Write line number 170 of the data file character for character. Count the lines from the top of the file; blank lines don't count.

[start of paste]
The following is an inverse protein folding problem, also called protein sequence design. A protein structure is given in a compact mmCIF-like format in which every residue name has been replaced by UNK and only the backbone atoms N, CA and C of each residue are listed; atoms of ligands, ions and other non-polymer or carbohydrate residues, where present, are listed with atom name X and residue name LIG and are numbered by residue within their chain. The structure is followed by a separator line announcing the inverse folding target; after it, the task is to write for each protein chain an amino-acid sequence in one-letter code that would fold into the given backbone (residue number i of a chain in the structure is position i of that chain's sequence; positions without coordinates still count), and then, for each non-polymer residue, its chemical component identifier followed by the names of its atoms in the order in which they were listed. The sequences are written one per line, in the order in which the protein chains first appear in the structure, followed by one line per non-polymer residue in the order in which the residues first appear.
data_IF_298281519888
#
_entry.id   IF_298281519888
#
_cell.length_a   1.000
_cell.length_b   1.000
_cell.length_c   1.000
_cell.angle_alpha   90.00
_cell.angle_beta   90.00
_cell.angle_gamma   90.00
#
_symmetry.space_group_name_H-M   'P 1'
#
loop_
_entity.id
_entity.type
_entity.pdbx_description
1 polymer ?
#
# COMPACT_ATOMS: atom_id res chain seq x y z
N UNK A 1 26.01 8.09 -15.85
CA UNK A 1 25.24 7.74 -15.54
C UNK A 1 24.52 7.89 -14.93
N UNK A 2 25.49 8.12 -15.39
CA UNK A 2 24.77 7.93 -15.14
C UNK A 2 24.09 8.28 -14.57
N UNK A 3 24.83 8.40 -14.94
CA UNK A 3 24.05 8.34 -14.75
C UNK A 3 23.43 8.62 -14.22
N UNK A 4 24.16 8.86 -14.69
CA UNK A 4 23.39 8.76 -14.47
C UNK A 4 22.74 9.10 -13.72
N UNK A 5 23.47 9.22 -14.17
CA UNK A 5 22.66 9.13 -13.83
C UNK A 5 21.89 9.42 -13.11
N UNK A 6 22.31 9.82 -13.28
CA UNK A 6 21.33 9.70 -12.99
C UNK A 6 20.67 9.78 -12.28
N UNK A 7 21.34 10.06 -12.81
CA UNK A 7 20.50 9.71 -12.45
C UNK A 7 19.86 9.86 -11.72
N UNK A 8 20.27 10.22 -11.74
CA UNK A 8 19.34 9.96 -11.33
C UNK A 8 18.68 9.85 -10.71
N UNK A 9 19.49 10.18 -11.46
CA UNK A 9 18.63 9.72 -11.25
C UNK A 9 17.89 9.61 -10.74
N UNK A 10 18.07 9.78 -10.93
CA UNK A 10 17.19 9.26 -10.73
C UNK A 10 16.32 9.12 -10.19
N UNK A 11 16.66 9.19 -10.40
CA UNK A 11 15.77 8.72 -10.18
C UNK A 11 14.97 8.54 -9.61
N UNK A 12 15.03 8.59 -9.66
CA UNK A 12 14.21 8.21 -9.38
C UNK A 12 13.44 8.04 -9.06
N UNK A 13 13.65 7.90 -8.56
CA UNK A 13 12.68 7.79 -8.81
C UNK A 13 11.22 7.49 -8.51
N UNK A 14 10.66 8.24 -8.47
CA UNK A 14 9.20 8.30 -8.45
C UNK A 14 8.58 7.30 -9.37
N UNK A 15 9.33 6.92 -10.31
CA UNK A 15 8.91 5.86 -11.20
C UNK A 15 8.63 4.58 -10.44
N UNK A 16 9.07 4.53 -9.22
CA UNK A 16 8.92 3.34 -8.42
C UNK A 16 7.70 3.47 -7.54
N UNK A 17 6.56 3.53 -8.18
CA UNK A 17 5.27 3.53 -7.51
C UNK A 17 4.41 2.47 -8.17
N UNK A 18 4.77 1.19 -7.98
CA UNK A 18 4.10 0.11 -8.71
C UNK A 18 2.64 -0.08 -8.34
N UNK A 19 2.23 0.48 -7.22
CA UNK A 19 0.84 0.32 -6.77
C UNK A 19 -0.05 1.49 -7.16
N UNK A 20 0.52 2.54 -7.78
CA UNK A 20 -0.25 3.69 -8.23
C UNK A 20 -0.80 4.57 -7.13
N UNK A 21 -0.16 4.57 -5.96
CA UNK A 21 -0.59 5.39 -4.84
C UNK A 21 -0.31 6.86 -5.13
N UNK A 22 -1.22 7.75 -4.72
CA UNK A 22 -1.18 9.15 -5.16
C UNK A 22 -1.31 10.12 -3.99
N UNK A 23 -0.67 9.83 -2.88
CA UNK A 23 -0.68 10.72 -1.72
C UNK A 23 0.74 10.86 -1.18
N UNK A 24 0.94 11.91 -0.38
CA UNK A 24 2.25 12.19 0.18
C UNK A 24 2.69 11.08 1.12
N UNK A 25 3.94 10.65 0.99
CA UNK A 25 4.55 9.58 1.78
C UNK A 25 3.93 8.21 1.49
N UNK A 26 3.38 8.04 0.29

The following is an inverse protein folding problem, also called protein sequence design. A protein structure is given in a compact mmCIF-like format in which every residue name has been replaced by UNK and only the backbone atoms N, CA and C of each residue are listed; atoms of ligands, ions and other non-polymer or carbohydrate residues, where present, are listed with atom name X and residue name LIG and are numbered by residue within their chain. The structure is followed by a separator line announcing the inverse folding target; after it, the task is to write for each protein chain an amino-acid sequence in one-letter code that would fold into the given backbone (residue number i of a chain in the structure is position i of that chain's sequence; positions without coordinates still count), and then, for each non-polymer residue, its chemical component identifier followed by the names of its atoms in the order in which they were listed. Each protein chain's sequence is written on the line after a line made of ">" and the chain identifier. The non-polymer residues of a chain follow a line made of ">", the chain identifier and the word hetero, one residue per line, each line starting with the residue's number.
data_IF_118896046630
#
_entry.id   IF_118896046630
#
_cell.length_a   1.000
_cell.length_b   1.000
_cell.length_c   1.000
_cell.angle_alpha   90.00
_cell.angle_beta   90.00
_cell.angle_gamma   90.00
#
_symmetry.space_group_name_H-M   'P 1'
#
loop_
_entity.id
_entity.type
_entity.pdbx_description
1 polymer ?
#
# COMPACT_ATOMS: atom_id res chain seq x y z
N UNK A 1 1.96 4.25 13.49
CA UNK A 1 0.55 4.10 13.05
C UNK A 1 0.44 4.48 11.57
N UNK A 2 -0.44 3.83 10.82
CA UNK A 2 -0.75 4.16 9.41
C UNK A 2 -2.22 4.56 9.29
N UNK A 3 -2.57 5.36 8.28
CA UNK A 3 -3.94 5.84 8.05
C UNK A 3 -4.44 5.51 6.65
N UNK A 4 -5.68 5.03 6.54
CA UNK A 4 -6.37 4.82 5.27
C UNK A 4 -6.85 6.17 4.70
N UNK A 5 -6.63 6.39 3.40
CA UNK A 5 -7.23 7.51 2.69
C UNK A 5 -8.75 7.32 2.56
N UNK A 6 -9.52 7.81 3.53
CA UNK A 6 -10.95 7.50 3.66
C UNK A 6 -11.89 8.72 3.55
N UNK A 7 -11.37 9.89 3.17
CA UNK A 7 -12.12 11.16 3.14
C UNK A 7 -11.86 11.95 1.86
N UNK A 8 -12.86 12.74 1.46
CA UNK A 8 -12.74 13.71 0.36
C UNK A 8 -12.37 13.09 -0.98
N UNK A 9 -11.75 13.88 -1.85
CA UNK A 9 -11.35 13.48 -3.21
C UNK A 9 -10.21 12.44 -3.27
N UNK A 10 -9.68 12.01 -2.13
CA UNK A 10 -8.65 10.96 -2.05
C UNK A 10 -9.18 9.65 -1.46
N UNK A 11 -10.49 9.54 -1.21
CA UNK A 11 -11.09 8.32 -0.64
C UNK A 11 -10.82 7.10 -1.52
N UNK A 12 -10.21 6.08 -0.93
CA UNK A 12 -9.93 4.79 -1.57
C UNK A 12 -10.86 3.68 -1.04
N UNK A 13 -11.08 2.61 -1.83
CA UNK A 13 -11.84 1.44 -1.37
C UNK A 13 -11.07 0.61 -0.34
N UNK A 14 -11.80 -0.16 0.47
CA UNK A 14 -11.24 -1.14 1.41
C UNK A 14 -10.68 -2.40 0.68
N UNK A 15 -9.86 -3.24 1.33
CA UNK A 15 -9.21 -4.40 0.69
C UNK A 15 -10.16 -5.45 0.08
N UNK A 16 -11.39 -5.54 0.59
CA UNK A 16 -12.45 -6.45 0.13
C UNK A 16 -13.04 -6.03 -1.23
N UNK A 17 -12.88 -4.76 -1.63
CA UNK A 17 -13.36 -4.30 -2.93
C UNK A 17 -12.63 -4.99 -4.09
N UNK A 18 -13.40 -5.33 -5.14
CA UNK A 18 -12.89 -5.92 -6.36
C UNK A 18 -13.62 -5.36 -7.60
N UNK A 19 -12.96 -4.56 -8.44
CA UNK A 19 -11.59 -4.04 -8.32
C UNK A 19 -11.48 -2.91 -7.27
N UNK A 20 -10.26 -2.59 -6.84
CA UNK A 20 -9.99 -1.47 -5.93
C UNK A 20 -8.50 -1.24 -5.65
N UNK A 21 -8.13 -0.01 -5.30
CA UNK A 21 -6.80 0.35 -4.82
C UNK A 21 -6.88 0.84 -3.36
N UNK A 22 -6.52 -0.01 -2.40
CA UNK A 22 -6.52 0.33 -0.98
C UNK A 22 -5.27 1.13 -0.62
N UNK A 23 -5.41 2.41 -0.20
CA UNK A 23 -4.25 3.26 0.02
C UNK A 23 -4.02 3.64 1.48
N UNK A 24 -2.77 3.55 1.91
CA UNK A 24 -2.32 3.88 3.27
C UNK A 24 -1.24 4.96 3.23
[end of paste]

N UNK A 18 -13.40 -5.33 -5.14